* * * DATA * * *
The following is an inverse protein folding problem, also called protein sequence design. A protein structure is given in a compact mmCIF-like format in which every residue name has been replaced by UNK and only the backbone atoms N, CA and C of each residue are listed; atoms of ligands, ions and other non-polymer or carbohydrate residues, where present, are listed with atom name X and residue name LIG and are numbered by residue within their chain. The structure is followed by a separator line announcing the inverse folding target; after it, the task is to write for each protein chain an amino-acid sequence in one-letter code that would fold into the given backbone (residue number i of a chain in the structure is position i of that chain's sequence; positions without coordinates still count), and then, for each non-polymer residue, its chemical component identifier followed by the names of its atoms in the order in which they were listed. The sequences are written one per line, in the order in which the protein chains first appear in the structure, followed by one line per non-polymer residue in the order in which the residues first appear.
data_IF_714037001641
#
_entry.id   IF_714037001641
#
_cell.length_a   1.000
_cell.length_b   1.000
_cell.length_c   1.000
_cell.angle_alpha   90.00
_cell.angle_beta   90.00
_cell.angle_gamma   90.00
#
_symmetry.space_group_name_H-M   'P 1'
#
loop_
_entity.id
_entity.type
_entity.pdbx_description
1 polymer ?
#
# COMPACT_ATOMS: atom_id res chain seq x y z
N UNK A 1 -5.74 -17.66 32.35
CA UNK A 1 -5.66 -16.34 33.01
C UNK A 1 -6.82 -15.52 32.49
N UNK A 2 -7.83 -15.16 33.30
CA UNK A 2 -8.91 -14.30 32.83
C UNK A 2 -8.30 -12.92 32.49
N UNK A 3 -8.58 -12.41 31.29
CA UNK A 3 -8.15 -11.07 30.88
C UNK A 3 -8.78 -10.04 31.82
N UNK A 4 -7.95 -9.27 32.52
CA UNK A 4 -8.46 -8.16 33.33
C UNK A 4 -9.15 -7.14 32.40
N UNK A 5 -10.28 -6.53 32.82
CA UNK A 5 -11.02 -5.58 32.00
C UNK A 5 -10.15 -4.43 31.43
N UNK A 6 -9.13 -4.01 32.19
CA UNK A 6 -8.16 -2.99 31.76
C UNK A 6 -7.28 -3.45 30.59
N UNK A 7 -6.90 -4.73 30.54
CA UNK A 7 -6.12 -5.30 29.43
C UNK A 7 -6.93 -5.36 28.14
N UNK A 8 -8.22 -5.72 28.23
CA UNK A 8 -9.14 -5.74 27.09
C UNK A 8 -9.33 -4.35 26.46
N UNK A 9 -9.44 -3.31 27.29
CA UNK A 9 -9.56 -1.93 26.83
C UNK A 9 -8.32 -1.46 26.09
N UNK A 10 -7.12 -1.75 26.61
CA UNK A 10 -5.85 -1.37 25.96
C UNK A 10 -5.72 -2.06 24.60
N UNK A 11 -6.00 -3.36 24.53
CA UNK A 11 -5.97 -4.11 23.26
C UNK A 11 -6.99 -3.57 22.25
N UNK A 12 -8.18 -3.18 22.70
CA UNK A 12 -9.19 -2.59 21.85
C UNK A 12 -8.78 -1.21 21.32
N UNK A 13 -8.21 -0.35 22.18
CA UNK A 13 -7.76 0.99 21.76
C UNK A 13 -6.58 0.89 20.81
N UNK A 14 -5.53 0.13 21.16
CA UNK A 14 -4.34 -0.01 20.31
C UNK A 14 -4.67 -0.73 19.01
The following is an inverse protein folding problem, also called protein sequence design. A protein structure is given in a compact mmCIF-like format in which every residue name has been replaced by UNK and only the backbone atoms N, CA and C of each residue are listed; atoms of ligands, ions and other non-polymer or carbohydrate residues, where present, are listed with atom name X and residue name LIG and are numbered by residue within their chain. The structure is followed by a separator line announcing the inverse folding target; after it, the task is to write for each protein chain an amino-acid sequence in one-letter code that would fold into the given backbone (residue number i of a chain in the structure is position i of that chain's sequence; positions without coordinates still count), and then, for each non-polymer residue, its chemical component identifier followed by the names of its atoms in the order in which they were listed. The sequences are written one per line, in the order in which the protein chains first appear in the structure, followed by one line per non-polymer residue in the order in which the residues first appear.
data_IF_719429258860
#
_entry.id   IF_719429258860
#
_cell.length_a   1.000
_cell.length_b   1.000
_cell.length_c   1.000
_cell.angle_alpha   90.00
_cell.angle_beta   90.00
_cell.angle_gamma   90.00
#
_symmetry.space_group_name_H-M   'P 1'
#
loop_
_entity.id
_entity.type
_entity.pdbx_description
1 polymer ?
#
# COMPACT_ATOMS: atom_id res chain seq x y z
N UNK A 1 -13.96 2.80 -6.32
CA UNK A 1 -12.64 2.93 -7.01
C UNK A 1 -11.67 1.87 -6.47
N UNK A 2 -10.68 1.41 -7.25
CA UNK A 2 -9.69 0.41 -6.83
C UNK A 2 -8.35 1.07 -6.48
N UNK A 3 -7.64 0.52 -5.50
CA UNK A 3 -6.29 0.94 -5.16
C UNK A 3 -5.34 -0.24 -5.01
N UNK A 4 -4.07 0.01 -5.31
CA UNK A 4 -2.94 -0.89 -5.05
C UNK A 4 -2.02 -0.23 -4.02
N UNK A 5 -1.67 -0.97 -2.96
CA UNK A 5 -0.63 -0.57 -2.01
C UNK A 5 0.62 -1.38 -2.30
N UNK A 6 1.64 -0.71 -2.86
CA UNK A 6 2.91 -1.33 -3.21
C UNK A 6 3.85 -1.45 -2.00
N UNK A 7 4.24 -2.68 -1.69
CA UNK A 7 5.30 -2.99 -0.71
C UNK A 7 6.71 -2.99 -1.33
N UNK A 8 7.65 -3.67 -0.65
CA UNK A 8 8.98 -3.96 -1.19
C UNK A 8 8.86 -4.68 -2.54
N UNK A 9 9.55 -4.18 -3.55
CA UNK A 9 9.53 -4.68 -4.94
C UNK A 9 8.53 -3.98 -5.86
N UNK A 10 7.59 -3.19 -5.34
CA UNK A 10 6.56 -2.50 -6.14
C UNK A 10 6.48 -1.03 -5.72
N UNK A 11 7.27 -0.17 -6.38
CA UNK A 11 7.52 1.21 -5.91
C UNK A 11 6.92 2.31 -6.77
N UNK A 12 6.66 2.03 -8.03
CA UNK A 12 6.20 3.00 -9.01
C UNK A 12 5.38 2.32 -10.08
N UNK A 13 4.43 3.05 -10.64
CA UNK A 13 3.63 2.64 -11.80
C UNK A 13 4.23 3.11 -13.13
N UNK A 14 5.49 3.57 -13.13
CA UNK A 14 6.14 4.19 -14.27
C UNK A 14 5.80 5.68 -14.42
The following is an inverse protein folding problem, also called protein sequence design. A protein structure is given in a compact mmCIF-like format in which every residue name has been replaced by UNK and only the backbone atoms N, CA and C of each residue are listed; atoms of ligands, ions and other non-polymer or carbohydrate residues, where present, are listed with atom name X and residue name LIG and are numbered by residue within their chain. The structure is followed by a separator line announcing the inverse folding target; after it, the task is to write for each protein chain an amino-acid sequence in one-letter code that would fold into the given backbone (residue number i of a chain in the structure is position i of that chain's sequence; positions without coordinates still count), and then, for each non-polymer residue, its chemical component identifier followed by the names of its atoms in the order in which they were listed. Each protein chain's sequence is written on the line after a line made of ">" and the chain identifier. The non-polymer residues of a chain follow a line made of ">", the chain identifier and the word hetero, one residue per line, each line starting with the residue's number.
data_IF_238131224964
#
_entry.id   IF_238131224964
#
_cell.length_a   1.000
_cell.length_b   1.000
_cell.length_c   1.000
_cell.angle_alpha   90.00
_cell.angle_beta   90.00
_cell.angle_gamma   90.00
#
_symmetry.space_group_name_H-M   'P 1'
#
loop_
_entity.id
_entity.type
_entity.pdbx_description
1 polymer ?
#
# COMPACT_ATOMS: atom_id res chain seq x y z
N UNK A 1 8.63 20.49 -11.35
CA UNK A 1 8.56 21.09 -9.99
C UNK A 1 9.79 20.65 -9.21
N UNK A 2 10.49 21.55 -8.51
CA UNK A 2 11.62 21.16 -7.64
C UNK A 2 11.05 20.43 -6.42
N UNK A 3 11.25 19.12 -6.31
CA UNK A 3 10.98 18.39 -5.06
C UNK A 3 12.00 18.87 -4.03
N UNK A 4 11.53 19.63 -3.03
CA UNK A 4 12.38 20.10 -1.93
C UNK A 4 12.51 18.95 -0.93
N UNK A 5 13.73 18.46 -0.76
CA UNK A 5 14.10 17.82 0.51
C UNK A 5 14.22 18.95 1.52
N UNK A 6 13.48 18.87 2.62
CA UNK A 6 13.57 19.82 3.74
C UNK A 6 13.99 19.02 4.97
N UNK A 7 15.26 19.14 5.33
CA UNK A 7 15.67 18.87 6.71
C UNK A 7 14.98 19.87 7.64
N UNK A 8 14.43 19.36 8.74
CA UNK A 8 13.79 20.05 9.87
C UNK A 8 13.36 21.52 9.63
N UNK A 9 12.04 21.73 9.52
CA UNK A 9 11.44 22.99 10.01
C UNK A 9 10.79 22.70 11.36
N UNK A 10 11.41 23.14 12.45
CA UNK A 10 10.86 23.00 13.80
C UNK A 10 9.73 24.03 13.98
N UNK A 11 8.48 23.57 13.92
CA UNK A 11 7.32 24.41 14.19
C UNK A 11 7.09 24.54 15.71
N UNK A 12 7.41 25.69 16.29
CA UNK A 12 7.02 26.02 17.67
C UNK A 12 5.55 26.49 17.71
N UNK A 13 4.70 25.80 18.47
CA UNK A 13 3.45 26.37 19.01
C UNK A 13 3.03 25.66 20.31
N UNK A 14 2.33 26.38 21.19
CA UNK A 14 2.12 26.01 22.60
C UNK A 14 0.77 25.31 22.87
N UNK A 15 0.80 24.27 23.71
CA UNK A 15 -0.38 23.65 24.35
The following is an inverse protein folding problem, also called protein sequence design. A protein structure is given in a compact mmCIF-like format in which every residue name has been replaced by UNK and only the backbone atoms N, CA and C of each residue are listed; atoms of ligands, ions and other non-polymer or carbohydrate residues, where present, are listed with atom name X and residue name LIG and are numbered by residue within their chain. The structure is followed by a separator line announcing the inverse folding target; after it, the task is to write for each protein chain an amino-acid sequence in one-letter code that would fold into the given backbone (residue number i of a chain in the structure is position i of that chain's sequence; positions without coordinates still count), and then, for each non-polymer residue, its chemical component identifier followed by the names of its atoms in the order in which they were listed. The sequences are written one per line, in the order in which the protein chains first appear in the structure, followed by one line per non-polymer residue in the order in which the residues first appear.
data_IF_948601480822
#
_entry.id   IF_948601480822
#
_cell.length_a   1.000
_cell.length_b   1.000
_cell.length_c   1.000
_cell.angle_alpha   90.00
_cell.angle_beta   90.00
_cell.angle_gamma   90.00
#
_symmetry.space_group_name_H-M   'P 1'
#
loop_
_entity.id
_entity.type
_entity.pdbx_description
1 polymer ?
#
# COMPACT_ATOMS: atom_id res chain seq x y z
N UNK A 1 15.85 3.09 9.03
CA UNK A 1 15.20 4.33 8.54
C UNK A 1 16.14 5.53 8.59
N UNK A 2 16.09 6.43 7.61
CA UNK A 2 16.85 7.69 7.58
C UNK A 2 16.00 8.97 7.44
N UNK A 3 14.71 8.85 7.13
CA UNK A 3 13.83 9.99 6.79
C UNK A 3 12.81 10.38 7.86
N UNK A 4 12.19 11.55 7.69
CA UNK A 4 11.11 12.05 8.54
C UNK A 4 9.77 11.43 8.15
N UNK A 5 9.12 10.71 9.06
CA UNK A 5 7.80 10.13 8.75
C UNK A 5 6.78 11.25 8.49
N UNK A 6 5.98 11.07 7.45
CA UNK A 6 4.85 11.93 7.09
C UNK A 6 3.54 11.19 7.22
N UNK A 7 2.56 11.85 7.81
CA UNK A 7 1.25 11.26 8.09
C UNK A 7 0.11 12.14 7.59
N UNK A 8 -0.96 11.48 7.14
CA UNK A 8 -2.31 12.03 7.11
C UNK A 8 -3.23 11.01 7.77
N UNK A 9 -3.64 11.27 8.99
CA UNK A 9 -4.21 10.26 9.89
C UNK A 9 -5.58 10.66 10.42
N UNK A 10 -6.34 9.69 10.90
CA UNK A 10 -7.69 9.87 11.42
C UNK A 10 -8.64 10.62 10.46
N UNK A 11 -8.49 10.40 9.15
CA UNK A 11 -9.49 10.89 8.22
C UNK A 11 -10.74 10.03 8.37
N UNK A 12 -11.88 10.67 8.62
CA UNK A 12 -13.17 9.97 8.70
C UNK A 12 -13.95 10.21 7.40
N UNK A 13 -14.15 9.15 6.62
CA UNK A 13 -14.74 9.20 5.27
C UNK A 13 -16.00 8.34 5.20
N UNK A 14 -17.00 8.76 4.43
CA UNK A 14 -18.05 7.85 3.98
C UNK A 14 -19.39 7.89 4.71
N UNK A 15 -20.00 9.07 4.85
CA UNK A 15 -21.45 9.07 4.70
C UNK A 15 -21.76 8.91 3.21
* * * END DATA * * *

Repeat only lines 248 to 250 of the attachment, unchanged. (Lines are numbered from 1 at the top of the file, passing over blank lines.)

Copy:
C UNK A 12 -13.95 10.21 7.40
N UNK A 13 -14.15 9.15 6.62
CA UNK A 13 -14.74 9.20 5.27